“I think he was going to have a busy week. I wonder if this weekend is still happening … I think I’m supposed to see him day after tomorrow! We’re all supposed to go to Jeff and Laila’s on Saturday.”
“You didn’t tell me that part! How could you forget to tell me THAT? Here, ask your mom … text her really quick and see,” she excitedly throws my phone.
Within minutes my mom texts back that the plan is still on for the weekend and Tessa squeals. “Okay, what ELSE did you leave out? Start from the beginning AGAIN.”
- 4 -
Being oblivious has its perks. And when it comes to my appearance, that has always been my motto. This time a week ago, when I was getting ready to meet the Roberts, I don’t think I even bothered to shave my legs. Now, it’s like I’m possessed. I have gone through every beauty ritual possible within the confines of my limited budget. I have exfoliated and buffed and polished. My hair follicles are completely hair-free in the places where that is desirous, and the hairs on my head have never looked so good, let me tell you. The curls, they are practically aglow with all the attention they’ve been given. Loose waves fall down my back, with nary a frizz in sight. My mother will be proud.
Tessa is so sweet … or maybe she just couldn’t bear the thought of me wearing my norm and knew I was too stubborn to break my New York/Clothes mission again, but she showed up this morning with my outfit. The poor girl has been dying to dress me for years and I haven’t let her waste her time—she’s been too busy doing alterations at her job to sew for me. Whatever her motivation, I am so appreciative. The girl is beyond talented. She made a long, plum slip dress that fits to perfection. It’s comfortable and looks effortless, which is really what I want, even though I have contradicted myself with my actions. Sigh.
It’s not a date, I realize that. Truly, I do. I just can’t seem to stop the primping. This concept is foreign to me and I’m afraid it will lead to a disastrous character downfall if it continues. Besides loathing shallowness, I really don’t want to lose my, shall we say, edge—over a guy. Aloof has been my middle name for years, and after just one lunch with Ian Sterling, that seems severely threatened.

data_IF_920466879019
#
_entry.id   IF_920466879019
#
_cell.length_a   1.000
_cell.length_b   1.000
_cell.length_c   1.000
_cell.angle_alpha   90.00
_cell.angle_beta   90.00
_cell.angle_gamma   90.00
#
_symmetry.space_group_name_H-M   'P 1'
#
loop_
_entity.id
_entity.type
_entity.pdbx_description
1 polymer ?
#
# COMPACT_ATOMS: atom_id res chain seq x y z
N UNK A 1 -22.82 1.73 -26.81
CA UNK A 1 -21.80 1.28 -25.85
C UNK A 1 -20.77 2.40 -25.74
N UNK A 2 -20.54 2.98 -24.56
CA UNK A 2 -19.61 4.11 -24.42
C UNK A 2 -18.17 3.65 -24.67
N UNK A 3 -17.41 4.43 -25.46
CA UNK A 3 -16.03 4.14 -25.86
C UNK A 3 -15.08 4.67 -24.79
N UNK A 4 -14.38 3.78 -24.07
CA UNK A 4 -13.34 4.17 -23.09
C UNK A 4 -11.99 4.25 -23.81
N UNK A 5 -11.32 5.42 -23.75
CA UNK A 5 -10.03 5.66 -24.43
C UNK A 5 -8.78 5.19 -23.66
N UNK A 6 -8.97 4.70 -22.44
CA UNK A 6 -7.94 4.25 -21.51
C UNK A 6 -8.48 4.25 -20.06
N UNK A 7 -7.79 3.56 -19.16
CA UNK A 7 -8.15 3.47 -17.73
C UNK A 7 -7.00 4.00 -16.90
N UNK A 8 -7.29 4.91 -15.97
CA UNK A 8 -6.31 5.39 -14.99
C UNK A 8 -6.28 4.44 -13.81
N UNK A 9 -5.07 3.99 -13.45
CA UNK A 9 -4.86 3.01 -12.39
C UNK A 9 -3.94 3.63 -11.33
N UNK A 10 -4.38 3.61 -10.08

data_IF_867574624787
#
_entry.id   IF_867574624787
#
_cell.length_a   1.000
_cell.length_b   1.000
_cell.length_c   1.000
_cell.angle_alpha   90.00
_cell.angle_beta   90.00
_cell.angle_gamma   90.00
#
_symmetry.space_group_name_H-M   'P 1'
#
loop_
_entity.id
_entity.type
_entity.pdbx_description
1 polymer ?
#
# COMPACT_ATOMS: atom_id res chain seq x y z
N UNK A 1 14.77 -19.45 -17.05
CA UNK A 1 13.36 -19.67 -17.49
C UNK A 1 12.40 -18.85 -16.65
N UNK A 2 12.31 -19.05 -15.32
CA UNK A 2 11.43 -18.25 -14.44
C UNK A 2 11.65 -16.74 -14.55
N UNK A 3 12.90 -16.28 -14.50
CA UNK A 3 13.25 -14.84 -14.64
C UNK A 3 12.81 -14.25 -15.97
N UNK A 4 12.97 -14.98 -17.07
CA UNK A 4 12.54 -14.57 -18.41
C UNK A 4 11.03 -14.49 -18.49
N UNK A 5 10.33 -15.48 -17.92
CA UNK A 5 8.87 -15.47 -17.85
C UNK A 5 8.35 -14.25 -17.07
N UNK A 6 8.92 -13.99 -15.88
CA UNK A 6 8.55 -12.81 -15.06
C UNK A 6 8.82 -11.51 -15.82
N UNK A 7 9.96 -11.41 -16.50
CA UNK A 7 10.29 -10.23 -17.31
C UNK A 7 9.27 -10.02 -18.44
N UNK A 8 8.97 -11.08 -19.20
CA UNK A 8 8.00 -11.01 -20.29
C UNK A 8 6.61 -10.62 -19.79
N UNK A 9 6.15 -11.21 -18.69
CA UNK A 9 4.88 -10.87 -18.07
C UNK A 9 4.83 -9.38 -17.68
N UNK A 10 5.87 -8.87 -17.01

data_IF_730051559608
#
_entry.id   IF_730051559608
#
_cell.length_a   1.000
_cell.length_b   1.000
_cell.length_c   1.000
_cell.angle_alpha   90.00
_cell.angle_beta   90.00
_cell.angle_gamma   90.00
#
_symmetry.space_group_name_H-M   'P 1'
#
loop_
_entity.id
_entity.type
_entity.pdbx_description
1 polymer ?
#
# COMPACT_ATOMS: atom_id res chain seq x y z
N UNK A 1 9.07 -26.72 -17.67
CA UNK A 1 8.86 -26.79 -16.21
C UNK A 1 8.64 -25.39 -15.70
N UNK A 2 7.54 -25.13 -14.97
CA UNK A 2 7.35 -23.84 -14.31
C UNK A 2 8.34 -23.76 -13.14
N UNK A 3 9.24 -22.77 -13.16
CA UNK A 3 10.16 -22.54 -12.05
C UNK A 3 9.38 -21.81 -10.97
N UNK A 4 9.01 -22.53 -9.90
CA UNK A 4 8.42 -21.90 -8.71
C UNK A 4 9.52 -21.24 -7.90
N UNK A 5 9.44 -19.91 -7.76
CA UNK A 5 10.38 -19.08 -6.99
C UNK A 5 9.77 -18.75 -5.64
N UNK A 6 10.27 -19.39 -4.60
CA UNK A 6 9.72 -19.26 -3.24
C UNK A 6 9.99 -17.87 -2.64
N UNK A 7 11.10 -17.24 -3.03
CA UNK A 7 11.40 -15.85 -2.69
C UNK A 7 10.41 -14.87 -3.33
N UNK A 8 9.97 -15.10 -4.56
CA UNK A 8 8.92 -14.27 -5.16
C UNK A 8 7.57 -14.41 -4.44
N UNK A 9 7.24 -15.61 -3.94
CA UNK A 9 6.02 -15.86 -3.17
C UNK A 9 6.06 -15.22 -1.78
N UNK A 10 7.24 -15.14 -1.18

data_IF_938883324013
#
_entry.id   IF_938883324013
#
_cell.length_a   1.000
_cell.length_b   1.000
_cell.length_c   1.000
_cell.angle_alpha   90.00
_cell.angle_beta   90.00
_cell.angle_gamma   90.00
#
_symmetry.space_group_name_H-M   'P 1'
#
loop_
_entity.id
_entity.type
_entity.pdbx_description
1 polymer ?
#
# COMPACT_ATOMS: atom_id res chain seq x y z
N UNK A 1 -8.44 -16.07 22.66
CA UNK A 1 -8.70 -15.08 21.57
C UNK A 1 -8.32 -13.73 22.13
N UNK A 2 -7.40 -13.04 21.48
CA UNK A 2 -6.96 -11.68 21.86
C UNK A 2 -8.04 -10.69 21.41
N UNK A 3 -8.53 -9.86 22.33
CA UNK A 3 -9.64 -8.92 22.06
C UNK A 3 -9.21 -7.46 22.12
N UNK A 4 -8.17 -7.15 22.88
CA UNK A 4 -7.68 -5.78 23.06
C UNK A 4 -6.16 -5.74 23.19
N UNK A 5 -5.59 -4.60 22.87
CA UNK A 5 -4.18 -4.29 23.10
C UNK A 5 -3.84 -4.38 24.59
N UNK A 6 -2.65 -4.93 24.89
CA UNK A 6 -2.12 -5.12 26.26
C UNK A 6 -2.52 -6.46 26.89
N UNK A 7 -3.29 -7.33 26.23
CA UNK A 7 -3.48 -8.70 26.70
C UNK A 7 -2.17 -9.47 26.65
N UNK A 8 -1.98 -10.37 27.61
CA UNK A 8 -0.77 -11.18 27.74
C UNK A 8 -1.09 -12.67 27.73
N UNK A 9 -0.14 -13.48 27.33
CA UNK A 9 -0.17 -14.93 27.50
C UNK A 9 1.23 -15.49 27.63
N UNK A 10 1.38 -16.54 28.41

I’m buckling my sandals when Charlie comes in my room. Her mouth gapes when she gets a look at me. “Wow, honey. You look gorgeous!” And then, with a slight frown, “Are you sure you don’t need a tank under that?”
I look down and see that I’m pretty pleased with where things are and aren’t. “No, I don’t think so.”
“I’m not sure I’ve ever seen the—” she points left and right, back and forth toward my chest, “—so prominently displayed.”
“Your dad’s not gonna like it…” She continues to study me. “Have you lost weight?”
“Well, you sure look like it,” she says, half-concerned and half-impressed. “Have you heard from Michael?”
“No. But it’s only been two days. Have you?”
She’s still frowning over my dress, so it takes her a moment to answer. “Dad did yesterday. He said he sounded so sad.”
“Hmm.” I’m not sure what to say to that. “I’ll just grab my jacket and I’m ready.”
We pull up to the Roberts’ beautiful Victorian. Their house sits tall and proud on a hill, overlooking the entire bay, like Mother Superior. My parents visit every time Jeff and Laila are in town, but I only remember coming two or three times as a kid. The house is memorable. I have this recurring dream about the front doors—two wooden doors with intricate engravings that stand out against the white house. The dream is never exactly the same; in fact, the only recurring part is the doors. I stop and stare at the doors every time, but they never open to the same room. I’ve been every age in the dreams. I must have looked at those doors long and hard as a child.
When Laila opens the door, I realize I’m holding my breath—in anticipation of which room I will see this time, but also of who will be in it.
“Hello!” Laila hugs all of us and Jeff follows suit. Over their shoulders, I do a quick inventory of the room.
He’s not here. Check.
They’ve updated the living room. Check.
It’s lovely. Check.
My dad and Jeff move to the deck to check the meat on the grill, while Laila ushers my mom into the kitchen. I’m lagging behind, trying not to be too obvious, but I peer through a door or two. Very subtly, of course.
“Sparrow, I was hoping you’d bring Michael,” Laila says loudly.
I round the corner and enter the kitchen.
He’s not here either. Check.
“Michael went to see his family in Seattle this week,” I answer.
“He is so good-looking,” Laila laughs, fanning her face.
I laugh. “Yes, he is.”
“He asked Ro to marry him last Saturday,” my mom, the traitor, tells Laila.
“You’re kidding!” Laila looks at me. “How exciting. You’re so young, though. Jeff and I got married too young—I was eighteen! I wish I’d waited. You need to live a little!”
I resist the urge to gloat at Charlie. We begin carrying the rest of the food outside.
“He would be extremely hard to turn down. I don’t blame you! When’s the wedding?” Laila laughs.
“Who’s getting married?”
The flames take root again, lapping around my feet, up my legs and chest, sizzling red-hot out my pores … just at the sound of his voice. I nearly drop the huge salad bowl I’m carrying. Fortunately, only the tongs go flying, landing on the deck with a loud thwack.
I am pathetic. My girl-ness is betraying me, dangit.
Ian is behind us and I’m not sure how long he’s been there. His hair is wet and standing every which way. He crosses over to the tongs and gives me a blinding smile just before he bends down to pick them up.
“Hi,” he says.
“Hi,” I whisper back.
“Our lovely Sparrow here…” Laila answers.
I look at her in horror. Ian sees my expression and looks confused.
“Our lovely Sparrow here what?” he asks, grinning at me again.